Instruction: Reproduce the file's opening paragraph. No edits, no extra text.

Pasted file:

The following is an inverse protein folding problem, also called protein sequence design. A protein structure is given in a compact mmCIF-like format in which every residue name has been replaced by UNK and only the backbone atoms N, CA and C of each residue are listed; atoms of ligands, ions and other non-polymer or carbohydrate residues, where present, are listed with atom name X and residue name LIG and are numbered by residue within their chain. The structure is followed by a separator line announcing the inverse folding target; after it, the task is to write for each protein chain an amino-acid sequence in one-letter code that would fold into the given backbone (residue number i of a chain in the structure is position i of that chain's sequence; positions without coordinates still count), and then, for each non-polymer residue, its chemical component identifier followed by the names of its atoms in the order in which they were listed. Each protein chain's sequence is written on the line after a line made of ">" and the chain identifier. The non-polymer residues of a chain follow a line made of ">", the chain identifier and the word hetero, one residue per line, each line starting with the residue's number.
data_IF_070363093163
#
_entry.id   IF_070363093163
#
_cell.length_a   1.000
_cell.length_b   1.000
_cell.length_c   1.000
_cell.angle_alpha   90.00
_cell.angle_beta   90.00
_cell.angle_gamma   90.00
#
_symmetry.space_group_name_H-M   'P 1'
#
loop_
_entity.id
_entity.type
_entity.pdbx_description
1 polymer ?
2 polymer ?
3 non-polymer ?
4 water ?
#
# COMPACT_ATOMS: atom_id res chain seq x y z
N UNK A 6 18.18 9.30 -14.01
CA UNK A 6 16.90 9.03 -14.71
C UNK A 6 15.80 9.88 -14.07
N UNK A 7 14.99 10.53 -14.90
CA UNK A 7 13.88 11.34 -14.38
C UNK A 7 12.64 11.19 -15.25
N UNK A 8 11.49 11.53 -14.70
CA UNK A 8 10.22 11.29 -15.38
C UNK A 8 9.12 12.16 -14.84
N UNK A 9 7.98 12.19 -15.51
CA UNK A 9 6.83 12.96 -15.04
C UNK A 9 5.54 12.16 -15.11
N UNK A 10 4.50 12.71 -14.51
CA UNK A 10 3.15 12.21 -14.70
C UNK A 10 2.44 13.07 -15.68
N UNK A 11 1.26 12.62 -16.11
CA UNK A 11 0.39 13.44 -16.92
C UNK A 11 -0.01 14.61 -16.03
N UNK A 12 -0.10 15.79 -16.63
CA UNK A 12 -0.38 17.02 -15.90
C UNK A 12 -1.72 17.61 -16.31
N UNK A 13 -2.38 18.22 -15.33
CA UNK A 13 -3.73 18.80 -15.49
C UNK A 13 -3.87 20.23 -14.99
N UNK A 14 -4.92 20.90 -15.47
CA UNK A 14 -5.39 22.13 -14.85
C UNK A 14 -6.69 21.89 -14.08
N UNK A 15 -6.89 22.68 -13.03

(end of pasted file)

The following is an inverse protein folding problem, also called protein sequence design. A protein structure is given in a compact mmCIF-like format in which every residue name has been replaced by UNK and only the backbone atoms N, CA and C of each residue are listed; atoms of ligands, ions and other non-polymer or carbohydrate residues, where present, are listed with atom name X and residue name LIG and are numbered by residue within their chain. The structure is followed by a separator line announcing the inverse folding target; after it, the task is to write for each protein chain an amino-acid sequence in one-letter code that would fold into the given backbone (residue number i of a chain in the structure is position i of that chain's sequence; positions without coordinates still count), and then, for each non-polymer residue, its chemical component identifier followed by the names of its atoms in the order in which they were listed. Each protein chain's sequence is written on the line after a line made of ">" and the chain identifier. The non-polymer residues of a chain follow a line made of ">", the chain identifier and the word hetero, one residue per line, each line starting with the residue's number.